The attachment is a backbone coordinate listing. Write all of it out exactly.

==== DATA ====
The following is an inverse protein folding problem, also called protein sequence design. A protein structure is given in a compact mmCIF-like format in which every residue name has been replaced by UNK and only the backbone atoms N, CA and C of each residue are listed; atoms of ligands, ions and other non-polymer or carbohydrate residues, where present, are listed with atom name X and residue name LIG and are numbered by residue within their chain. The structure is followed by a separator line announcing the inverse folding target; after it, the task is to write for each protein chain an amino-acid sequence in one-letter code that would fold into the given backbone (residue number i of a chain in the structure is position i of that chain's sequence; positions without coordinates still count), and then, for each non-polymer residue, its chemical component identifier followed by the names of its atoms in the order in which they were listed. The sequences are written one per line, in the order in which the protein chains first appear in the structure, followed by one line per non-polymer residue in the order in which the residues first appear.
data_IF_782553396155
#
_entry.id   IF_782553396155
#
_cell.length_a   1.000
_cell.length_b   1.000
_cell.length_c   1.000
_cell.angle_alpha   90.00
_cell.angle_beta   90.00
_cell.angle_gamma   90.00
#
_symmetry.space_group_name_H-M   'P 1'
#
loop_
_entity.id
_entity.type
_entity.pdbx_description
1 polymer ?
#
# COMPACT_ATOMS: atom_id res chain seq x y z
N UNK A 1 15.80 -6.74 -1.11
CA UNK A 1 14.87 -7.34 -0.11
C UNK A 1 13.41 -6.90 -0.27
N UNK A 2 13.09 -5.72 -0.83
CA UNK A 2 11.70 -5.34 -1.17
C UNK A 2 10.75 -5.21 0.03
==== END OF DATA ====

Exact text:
The following is an inverse protein folding problem, also called protein sequence design. A protein structure is given in a compact mmCIF-like format in which every residue name has been replaced by UNK and only the backbone atoms N, CA and C of each residue are listed; atoms of ligands, ions and other non-polymer or carbohydrate residues, where present, are listed with atom name X and residue name LIG and are numbered by residue within their chain. The structure is followed by a separator line announcing the inverse folding target; after it, the task is to write for each protein chain an amino-acid sequence in one-letter code that would fold into the given backbone (residue number i of a chain in the structure is position i of that chain's sequence; positions without coordinates still count), and then, for each non-polymer residue, its chemical component identifier followed by the names of its atoms in the order in which they were listed. The sequences are written one per line, in the order in which the protein chains first appear in the structure, followed by one line per non-polymer residue in the order in which the residues first appear.
data_IF_782553396155
#
_entry.id   IF_782553396155
#
_cell.length_a   1.000
_cell.length_b   1.000
_cell.length_c   1.000
_cell.angle_alpha   90.00
_cell.angle_beta   90.00
_cell.angle_gamma   90.00
#
_symmetry.space_group_name_H-M   'P 1'
#
loop_
_entity.id
_entity.type
_entity.pdbx_description
1 polymer ?
#
# COMPACT_ATOMS: atom_id res chain seq x y z
N UNK A 1 15.80 -6.74 -1.11
CA UNK A 1 14.87 -7.34 -0.11
C UNK A 1 13.41 -6.90 -0.27
N UNK A 2 13.09 -5.72 -0.83
CA UNK A 2 11.70 -5.34 -1.17
C UNK A 2 10.75 -5.21 0.03